My house has a modified bitumen membrane roof, at a very low pitch/nearly flat, which was repainted with aluminum asphalt paint a couple years ago. My friend is considering painting a mural on the roof itself (if you must know, one draft is: a giant medusa head over an ocean, with the roof ventilator as a third eye, the snake hair forming a walking meditation labyrinth, etc.) Ideally we'd like the resulting painted mural to:

  • be hard-wearing enough to support occasional foot traffic (we hang out on the roof sometimes)
  • be long lasting (This is in New York City, so we're dealing with a wide range of temperatures/weather conditions, from below freezing and mounds of snow to swelteringly hot 100% humidity torrential rain)
  • provide reasonably decent reflective insulation and protect the roof against UV damage as compared to the current aluminium coating (if possible - I know it won't be as good though)

I'm not sure where to begin in selecting paint for this. Acrylic paints are generally used for wall murals. I expect we might have to mix our own colors which is ok.

Also not sure what preparations would make sense apart from thoroughly cleaning the roof. Glossy aluminum paint maybe means a new coat wouldn't stick well, so we could dull it by using an abrasive cleaner.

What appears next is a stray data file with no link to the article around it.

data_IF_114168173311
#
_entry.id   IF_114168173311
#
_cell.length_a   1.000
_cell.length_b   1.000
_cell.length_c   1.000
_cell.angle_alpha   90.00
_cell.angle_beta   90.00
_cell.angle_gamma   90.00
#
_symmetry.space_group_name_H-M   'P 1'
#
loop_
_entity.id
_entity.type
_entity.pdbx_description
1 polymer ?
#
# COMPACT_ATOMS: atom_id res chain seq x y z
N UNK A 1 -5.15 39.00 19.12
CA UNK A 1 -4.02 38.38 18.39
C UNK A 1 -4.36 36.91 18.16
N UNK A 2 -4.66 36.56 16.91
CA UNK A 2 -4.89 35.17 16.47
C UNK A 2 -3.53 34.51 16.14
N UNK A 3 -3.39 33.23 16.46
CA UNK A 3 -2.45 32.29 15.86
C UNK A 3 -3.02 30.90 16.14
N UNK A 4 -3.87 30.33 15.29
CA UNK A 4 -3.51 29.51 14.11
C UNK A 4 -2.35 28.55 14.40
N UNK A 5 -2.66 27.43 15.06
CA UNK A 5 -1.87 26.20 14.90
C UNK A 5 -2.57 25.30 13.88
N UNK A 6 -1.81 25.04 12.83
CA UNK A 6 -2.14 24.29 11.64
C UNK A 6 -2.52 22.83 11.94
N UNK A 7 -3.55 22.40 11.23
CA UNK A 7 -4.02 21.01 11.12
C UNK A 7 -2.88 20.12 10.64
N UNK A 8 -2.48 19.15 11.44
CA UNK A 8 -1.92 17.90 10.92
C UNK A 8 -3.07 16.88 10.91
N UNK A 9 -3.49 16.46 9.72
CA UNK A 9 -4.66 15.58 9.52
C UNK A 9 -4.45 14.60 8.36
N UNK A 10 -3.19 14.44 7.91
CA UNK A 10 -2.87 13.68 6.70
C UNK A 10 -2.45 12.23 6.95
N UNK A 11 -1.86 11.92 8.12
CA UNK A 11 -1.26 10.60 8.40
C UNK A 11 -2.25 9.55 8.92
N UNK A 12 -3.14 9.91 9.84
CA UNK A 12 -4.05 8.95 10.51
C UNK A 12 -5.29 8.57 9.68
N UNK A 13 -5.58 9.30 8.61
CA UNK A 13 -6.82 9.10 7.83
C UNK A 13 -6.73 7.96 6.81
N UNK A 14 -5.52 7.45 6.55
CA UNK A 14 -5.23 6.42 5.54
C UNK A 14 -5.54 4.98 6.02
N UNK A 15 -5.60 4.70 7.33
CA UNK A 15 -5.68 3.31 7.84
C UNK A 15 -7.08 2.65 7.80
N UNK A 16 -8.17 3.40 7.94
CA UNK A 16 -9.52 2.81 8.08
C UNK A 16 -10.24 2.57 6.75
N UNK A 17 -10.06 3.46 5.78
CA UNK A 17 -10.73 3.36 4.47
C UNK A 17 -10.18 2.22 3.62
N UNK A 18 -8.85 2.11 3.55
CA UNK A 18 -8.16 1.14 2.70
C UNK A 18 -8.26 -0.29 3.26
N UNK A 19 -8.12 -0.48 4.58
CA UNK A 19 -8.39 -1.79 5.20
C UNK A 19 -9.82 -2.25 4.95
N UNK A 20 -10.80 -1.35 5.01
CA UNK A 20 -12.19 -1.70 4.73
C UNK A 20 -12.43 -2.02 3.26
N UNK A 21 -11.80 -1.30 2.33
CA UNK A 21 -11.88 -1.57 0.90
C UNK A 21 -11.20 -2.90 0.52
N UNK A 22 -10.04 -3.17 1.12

What do you guys think?

1 Answer 1


As far as UV resistance, you're in luck. Multiple coatings stack, so the silver coating you'll be overtopping will still be 100% effective on whatever UV (if any) gets through your next layers.

As far as reflective insulation, you have one choice: White with a 90%+ albedo. If your hope is to both have the roof reflect solar heat and also present multi-colored artwork to the eyes, light does not work that way. You are sacrificing one property to gain another.

There might be a paint formula that presents near 100% reflectivity in the UV and IR spectra, but desired reflectivity in the visible spectra. I have never heard of it, and I would think it would be a top seller.

The closest you can do is put a platform above the roof surface high enough air can roll under it, thus effectively putting the roof in shade. Shade is 100% albedo. The air needs to roll under it so it can remove the heat of solar gain.

As far as paint durability, that cannot be better than your substrate. Aluminum asphalt paint is not made to be walked on. Your best bet is an outdoor latex deck paint, which will at least flex with the aluminum asphalt (which epoxy won't do). Pigment durability is a question of pigment quality; old fashioned lead, chromium and cadmium mineral pigments are toxic and no longer allowed, which leaves a variety of organic pigments which do fade from UV. Your friend shouldn't even think about squeezing pigments from artists' tubes, beacause many of them are still made with the nasty stuff.

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